Natures wonders: bacteria have grappling hooks (Introduction)

by David Turell @, Monday, June 10, 2019, 17:08 (16 days ago) @ David Turell

Holds them on hard surfaces in oceans:

"The cholera bacterium Vibrio cholerae infects the small intestine, causing diarrhea and severe dehydration. It lives in salty water, such as seas, oceans and estuaries, attaching itself to the shells of crustaceans. These exoskeletons are composed of a sugary polymer called chitin, and provide a rich source of food for the cholera bacterium—allowing it to grow and survive in the environment.

"To do all this, V. cholerae uses an appendage that's "a bit like a grappling hook,"' says lead researcher David Adams. "The idea is that bacteria can throw out these long ropes, hook onto something, and reel it back in."

"These lines are actually the product of highly versatile nano-machines known as type IV pili, which are used by many bacterial species for motility, sensing surfaces and sticking to them, and even taking up DNA from neighboring bacteria. Consequently, type IV pili are considered critical for the environmental survival and pathogenesis of not just V. cholerae, but a wide range of bacteria.


"The biggest insight came, however, when researchers disrupted the motor that powers pilus retraction, revealing that these ropes could also self-interact with each other, and in doing so, allow cells to stick together. Curiously, different strains of V. cholerae produce slightly different variants of the PilA subunit, which forms the major building block of the pilus. Remarkably, this creates a set of highly specific interactions that can be used as an identifier between strains ensuring that like only pairs with like.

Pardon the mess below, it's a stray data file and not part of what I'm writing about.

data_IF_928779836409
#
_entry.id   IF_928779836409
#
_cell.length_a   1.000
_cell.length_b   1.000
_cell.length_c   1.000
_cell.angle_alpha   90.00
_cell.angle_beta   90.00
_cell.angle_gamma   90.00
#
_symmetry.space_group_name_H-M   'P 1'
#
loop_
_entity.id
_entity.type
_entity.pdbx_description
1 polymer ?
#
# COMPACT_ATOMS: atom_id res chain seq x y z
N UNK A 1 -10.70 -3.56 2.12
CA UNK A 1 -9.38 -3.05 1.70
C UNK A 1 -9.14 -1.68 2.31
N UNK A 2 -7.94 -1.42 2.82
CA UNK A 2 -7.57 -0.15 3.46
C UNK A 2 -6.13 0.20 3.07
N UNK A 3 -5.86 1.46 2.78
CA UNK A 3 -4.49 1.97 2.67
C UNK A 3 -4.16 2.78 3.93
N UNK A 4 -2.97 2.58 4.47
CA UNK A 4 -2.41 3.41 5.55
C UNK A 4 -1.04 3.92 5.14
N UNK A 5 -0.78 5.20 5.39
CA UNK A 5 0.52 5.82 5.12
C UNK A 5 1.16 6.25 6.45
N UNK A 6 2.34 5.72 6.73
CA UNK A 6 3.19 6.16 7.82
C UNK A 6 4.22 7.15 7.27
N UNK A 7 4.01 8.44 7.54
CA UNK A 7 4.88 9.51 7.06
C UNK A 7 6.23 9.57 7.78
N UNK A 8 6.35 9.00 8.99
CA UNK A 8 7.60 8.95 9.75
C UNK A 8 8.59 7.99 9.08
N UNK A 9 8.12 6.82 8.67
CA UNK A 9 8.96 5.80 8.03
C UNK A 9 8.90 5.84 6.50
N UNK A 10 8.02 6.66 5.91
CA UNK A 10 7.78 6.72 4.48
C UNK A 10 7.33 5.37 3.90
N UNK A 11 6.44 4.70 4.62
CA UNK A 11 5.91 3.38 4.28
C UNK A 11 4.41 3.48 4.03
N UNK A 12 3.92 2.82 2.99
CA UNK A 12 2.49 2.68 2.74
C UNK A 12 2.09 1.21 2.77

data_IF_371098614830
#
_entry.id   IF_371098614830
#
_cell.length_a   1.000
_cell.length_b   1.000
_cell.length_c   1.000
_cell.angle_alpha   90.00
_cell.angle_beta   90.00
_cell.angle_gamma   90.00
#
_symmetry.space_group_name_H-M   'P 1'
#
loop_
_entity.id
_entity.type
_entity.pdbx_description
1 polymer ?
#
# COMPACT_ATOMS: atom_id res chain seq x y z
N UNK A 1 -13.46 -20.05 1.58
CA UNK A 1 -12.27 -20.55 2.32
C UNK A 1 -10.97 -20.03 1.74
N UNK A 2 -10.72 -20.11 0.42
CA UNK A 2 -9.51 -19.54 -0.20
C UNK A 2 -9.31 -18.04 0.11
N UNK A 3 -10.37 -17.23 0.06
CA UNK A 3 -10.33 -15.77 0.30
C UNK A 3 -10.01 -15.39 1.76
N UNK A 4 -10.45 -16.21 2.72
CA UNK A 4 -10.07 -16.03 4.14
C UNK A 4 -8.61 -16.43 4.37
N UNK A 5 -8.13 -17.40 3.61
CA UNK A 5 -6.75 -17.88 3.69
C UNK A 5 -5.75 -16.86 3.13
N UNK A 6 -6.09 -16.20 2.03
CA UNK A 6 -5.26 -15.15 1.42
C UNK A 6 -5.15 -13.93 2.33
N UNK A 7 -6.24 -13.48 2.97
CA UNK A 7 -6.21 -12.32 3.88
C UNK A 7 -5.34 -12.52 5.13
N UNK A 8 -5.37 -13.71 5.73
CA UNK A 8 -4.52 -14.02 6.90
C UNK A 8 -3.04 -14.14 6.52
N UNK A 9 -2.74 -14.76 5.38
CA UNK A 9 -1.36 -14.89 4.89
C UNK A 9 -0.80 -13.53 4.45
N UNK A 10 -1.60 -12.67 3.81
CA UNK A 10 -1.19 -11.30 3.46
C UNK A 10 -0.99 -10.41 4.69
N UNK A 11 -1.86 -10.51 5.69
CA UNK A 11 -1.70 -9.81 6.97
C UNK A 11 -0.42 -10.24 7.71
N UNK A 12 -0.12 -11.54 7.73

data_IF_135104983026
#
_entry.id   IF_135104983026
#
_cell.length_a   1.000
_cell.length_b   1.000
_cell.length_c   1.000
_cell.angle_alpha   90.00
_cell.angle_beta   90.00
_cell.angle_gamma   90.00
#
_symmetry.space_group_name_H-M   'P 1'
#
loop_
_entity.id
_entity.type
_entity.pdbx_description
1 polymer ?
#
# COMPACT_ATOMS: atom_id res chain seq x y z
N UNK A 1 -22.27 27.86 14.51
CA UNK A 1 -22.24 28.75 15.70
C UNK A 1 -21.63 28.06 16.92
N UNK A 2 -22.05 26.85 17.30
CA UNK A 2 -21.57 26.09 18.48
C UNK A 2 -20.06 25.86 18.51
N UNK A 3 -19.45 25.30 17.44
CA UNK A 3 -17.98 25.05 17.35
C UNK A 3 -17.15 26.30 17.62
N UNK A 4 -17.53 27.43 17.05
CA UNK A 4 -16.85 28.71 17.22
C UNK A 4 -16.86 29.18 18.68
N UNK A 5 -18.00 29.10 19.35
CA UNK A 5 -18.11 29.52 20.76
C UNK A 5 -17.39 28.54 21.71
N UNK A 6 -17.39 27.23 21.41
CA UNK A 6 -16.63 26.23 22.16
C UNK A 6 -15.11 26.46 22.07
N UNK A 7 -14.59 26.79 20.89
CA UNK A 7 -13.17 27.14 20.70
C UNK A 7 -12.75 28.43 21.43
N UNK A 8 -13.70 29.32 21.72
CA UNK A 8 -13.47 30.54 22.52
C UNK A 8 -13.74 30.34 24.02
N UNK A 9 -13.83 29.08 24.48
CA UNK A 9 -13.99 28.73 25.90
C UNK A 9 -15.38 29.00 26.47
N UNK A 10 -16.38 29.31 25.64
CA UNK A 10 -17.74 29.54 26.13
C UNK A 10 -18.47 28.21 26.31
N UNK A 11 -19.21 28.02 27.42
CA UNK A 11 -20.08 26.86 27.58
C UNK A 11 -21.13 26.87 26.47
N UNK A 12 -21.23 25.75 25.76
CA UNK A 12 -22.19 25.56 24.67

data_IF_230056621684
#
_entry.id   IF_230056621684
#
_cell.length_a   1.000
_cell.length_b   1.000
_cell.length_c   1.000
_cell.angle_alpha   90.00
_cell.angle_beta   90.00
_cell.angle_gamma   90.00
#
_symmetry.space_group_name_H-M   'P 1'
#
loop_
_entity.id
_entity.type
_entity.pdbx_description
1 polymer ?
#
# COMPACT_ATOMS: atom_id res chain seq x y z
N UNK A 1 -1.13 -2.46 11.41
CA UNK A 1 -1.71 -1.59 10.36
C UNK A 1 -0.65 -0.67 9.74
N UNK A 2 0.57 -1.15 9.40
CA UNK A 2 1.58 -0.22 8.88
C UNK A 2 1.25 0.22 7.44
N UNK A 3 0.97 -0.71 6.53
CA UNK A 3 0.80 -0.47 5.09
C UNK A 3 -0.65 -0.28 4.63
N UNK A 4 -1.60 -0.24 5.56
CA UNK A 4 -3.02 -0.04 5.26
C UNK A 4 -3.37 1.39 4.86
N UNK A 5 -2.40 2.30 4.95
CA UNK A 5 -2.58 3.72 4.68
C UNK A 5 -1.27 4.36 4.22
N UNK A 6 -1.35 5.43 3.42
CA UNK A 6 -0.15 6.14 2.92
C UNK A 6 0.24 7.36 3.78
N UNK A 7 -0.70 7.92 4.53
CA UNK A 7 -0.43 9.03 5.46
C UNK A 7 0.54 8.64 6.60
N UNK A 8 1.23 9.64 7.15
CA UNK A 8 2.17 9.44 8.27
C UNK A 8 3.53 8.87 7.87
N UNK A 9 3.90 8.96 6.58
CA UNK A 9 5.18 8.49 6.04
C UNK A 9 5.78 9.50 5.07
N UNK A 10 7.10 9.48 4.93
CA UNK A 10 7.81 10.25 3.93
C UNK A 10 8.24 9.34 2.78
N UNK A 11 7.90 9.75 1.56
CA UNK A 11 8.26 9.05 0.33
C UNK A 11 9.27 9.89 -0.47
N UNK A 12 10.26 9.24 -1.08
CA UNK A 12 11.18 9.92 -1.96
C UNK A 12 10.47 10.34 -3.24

"Finally, when researchers visualized V. cholerae growing under more realistic conditions upon chitin surfaces, they revealed that these DNA-uptake pili naturally form dense networks of self-interacting pili. These pili bind tightly to the chitin surface and are required for the bacterium to stay attached during water flow. Thus, the DNA-uptake pilus is a multifunctional toolkit for chitin surface colonization and kin recognition and the results of this work will help to advance our understanding of how the cholera bacterium survives in the natural environment."

Comment: These external pili are like the spears bacteria use against amoeba. These complex mechanisms are very difficult to imagine as occurring by chance. How did V. cholera survive in oceans before their development since their use is in attaching to a needed food supply? Design is necessary.

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